"Highlanders Leaving Their Village" by Petr Gruzinsky shows the deportation by the Russian Empire of Circassians, the indigenous peoples of North Caucasus from their homeland at the end of the Russo-Circassian War. Russia started the expulsion before the end of the war in 1864 and mostly completed it by 1867. The peoples exiled were mainly the Circassians (Adyghe), Ubykhs, Abkhaz, and Abaza. (Image: Wikimedia)
For most of Soviet times, Western commentators, to the extent they dealt with the issue at all, assumed that those ethnic communities inside the USSR which the West ignored were most at risk of repression because Moscow could act without fear of international repercussions.
That was true then and remains true now but only under one condition: the attention from the Western world must be sustained at a high level. Indeed, under Vladimir Putin, those which have attracted a large amount of attention in the West and then lost it are most at risk because the Kremlin leader views them as “agents” of the West and thus prime candidates for repression.
Among all the nations inside the borders of the Russian Federation or occupied by Russian forces, the two that fall into the category of having attracted enormous attention at one point and then less attention after a time are the Circassians in the North Caucasus and the Crimean Tatars whose homeland is on the Ukrainian peninsula.
Prior to the Sochi Olympics, few beyond the specialist community paid much attention to the large Circassian population in the North Caucasus (500,000) and in the Middle East (more than five million); but thanks to the work of Circassian activists in both the homeland and the diaspora, the world came to know the history of this proud people.
Not only did the Circassians resist Russian aggression far longer than any other people eventually absorbed into the empire, but they took their military traditions with them when the Russian government expelled them in 1864 and have become important leaders of the security services in many Middle Eastern countries.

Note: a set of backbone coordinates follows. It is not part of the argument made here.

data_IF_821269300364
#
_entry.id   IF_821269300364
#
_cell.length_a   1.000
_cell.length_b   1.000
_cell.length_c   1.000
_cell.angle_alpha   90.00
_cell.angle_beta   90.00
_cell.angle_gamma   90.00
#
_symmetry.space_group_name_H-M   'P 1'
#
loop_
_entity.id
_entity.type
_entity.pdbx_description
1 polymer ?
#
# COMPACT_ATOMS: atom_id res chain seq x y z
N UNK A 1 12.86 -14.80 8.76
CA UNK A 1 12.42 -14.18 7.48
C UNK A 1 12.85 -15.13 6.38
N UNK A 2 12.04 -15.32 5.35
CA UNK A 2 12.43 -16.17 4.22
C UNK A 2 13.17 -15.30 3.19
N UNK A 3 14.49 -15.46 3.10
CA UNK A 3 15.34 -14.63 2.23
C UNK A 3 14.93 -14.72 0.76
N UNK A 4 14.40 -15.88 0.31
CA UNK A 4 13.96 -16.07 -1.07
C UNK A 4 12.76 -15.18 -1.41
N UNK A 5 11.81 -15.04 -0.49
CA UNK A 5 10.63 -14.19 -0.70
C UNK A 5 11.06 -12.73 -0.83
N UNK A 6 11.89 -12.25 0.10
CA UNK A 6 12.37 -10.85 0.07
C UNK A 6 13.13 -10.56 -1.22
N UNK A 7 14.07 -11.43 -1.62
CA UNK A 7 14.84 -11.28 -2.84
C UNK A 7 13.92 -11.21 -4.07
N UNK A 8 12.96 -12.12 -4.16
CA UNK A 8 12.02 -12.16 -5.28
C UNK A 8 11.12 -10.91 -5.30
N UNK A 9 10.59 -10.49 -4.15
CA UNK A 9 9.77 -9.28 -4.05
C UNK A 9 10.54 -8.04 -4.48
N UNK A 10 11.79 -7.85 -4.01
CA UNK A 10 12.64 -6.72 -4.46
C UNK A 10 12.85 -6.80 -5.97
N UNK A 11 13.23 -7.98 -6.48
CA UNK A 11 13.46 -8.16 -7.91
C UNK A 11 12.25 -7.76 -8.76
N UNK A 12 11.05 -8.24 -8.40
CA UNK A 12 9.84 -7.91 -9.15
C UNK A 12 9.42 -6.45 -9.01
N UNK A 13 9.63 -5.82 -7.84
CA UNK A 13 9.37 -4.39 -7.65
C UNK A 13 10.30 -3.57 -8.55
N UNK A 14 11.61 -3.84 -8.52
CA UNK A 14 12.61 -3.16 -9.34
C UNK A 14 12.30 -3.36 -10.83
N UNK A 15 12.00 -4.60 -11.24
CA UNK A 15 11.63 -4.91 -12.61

Putin was anything but pleased with the attention they attracted during the run-up to the Sochi Games, but he was constrained by it from acting against this nation. Indeed, in order to muddy the waters in his best “hybrid” fashion, the Kremlin leader even made certain concessions to them and promised more.
But unfortunately and despite new and compelling reasons for paying attention to this nation – many of its members are attempting to flee from war-torn Syria and have been blocked from returning to their ancestral homeland – international attention has flagged. Circassian activists continue to speak out, but they no longer have the “peg” the Olympics represented to tie stories about them to and thus are getting less and less media and political attention.
Because of that and because of their actions earlier, Circassians appear to have become a target for Putin’s increasing repression. And his crackdown on them is likely to increase because he believes they deserve punishment for what they did earlier and he is convinced that they will see that this time around the West will ignore them – and feel compelled to turn to him.
The Crimean Tatars tragically are in a similar position. They have resisted Soviet and Russian repression, suffered deportation and as a result of their own actions at the end of Soviet times and since then partially succeeded in returning to their homeland on the Ukrainian peninsula.
They were also the most consistent opponents of the illegal Russian Anschluss of their land; and for that reason, they captured the imagination of many around the world, with stories about the Crimean Tatars a regular feature of Western television and the print media whenever Ukraine and Russian aggression was discussed.
But now, while Western outlets still talk about the need for Russia to return Crimea to Ukraine, they speak less and less about the Crimean Tatars – and Moscow has responded in the same way it has to the Circassians after the West began to ignore them against after the Sochi Games were over.
Russian repression of the Crimean Tatars has been far better documented than has Russian repression against the Circassians, thanks to the work of a remarkable group of Crimean Tatar and Ukrainian journalists and activists and the fact that Russian repressions in Crimea have been so outlandish and brutal.
But their stories which appear in the Ukrainian media and the Internet all too often are not picked up by the mainstream media in Western countries. Putin can see this and consequently assumes he can act with ever greater brutality, confident that he won’t be called on this in any serious way.
The fewer stories about the Circassians and the Crimean Tatars that appear, the more confident he will be that he can get away with his authoritarian actions. The only way he can be stopped is for the West to begin paying more attention to both these peoples and others in the new Russian empire.
Western media outlets and governments have a double obligation for doing so: On the one hand, it is a simple matter of morality to defend the weak victims against the often vicious strong. And on the other, earlier Western coverage helped make these people targets of Russian repression. Only more coverage of them has a chance of stopping Putin’s moves against them.
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